Continued backing for African development initiatives voiced at ECOSOC

Continued backing for African development initiatives voiced at ECOSOC

High-level government representatives today expressed their support for African efforts to spur lasting economic development as the United Nations Economic and Social Council (ECOSOC) entered the second day of its high-level segment debate on ensuring sustainable development for African countries.

A number of ministers taking the floor said that African plans for economic growth would not succeed without an end to numerous wars and conflicts on the continent as well as the establishment of good governance and sound democracies. Likewise, transparent and corruption-free legal and regulatory frameworks, substantial increases in international assistance, the lightening of foreign-debt burdens, and the elimination of barriers to African exports were also vital conditions to spur economic expansion.

Yesterday, UN Secretary-General Kofi Annan called for greater international backing to the continent and stressed that the UN system had a crucial role to play in mobilizing and delivering that support.

The Secretary-General called on the UN system to become Africa's advocate for a wide range of measures, including increased development aid, deeper and faster debt relief and a larger share of private investment. He also stressed the need to make greater efforts to "listen to the people on the ground" and be more constructive in finding ways to support local, African initiatives.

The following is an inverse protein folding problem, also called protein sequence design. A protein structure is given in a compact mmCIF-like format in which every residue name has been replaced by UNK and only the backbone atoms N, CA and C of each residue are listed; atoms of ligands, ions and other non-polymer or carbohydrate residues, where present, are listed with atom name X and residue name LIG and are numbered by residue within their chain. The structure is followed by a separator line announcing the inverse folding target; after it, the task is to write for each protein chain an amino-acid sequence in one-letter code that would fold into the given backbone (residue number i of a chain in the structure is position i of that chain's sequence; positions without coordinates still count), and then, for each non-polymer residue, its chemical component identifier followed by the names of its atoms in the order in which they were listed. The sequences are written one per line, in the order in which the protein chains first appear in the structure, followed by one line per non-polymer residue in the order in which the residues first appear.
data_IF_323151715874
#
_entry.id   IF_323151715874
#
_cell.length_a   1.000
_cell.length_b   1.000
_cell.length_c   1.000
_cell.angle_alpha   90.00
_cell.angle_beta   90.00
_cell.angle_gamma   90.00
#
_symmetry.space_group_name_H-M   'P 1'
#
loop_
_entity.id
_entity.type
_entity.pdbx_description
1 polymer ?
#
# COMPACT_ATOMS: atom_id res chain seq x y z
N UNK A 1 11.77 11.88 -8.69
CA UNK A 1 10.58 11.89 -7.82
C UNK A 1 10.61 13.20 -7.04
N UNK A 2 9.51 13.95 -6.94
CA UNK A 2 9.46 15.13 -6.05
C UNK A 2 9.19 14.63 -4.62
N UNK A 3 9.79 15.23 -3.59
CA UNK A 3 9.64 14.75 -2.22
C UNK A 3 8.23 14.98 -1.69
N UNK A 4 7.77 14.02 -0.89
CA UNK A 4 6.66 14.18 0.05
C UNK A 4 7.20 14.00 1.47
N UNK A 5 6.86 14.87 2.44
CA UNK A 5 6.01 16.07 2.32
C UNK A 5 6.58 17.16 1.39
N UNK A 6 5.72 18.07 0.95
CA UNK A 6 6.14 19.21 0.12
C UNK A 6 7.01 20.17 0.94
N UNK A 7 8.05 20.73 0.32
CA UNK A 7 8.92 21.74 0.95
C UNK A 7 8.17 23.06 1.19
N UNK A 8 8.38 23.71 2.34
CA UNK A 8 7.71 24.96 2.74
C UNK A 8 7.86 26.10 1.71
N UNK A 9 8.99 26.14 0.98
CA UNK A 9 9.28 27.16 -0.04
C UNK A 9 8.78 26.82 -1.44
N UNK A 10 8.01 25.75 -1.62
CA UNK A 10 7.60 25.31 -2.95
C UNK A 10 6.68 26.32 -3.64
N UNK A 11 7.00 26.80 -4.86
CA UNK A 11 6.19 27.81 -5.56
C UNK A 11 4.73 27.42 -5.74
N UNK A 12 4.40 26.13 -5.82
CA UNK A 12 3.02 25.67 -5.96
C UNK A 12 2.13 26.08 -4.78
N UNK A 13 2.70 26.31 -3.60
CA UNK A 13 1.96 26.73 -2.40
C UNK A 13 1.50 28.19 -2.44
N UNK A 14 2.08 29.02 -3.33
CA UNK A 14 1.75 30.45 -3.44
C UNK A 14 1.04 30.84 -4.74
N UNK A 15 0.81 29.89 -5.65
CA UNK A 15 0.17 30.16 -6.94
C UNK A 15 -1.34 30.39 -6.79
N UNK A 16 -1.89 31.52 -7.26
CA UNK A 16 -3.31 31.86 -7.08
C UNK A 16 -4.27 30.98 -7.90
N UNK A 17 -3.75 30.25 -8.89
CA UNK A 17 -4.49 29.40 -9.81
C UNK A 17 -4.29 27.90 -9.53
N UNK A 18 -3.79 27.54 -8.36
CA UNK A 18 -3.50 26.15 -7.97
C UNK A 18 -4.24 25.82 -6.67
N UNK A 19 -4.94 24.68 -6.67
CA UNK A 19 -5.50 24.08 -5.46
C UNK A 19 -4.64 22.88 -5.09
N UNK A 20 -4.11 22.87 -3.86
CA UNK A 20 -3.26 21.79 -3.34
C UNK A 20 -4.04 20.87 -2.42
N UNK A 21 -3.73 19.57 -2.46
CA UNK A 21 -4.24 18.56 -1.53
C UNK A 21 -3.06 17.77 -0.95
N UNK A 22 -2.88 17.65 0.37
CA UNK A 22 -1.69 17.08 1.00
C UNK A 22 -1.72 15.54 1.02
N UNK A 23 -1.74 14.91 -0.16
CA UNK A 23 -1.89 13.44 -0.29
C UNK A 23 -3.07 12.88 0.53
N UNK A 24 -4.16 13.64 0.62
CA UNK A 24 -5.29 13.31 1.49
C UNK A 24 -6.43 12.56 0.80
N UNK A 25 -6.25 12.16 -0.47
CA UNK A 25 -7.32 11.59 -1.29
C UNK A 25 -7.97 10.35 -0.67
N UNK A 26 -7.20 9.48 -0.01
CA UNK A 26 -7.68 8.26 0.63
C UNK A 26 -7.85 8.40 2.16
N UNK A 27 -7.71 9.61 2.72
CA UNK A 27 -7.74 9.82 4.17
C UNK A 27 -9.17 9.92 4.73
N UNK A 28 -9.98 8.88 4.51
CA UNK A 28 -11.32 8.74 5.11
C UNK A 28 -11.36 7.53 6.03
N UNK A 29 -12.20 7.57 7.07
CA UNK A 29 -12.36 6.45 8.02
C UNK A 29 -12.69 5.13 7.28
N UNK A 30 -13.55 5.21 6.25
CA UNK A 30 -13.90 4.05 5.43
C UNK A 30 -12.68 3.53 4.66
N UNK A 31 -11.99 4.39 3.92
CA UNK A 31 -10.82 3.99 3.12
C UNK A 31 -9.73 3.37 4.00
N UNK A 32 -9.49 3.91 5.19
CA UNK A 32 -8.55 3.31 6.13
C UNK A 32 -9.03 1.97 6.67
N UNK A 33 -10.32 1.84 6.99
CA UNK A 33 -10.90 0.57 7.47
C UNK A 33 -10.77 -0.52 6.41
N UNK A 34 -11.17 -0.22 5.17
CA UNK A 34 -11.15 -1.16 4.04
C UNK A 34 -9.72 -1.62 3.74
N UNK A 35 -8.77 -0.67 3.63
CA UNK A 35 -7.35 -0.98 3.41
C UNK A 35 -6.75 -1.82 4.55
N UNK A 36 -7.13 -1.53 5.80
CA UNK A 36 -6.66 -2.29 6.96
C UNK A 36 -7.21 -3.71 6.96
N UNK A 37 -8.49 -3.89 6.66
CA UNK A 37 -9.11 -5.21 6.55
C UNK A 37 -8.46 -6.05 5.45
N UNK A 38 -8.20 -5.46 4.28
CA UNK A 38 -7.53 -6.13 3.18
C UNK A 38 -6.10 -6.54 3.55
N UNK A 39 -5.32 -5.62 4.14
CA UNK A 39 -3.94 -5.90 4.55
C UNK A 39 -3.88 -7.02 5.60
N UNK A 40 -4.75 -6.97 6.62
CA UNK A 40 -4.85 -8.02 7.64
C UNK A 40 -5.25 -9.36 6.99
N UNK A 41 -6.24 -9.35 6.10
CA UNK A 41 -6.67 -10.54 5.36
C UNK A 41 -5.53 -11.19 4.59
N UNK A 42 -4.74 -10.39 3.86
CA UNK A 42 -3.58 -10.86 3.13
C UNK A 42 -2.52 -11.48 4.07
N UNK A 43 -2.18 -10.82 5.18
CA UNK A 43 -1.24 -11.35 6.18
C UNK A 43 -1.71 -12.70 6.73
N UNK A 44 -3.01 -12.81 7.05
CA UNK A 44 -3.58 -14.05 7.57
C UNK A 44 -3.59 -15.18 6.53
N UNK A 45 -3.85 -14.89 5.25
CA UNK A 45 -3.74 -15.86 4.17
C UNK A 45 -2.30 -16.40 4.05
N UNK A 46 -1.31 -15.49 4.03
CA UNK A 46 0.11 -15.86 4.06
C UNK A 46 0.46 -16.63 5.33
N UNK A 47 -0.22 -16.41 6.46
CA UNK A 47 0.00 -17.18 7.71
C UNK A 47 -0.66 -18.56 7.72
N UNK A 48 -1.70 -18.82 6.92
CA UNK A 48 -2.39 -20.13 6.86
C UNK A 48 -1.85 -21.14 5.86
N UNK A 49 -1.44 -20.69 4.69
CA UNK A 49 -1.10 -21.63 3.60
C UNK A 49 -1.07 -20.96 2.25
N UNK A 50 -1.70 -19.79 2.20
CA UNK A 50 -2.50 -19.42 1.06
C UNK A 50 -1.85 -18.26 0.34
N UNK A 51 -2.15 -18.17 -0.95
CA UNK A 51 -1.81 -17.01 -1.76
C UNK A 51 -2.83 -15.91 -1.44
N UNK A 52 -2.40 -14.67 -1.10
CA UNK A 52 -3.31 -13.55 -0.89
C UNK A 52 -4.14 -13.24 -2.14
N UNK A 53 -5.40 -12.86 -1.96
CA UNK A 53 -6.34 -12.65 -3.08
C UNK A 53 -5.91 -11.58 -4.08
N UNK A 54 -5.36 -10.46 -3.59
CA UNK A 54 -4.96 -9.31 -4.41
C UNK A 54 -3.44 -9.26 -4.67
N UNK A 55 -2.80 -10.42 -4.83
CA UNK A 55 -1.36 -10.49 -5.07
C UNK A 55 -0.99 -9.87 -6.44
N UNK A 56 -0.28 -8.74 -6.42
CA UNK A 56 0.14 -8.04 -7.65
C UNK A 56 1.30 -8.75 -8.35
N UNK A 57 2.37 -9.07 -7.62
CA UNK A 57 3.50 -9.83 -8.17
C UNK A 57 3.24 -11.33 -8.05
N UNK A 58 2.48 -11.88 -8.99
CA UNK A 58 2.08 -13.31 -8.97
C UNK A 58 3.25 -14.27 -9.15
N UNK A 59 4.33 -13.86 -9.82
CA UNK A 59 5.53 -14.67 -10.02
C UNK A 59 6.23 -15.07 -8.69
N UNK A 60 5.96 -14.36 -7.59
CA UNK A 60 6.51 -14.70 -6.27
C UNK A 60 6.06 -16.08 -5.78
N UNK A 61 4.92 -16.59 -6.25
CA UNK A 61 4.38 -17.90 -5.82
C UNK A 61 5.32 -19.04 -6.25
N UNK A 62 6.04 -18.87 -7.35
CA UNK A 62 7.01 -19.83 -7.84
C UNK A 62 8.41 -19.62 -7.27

During today's session, a number of countries expressed their support for the New African Initiative announced at the Organization of African Unity Summit (OAU) in Lusaka, Zambia, last week, and said the pledge made there by African leaders to work for peace, security, democracy, good governance, human rights and sound economic management as conditions for sustainable development was important.

Speakers also made repeated references to the ravages of the HIV/AIDS pandemic, emphasizing that no major development undertaking could succeed until the spread of the disease was brought under control.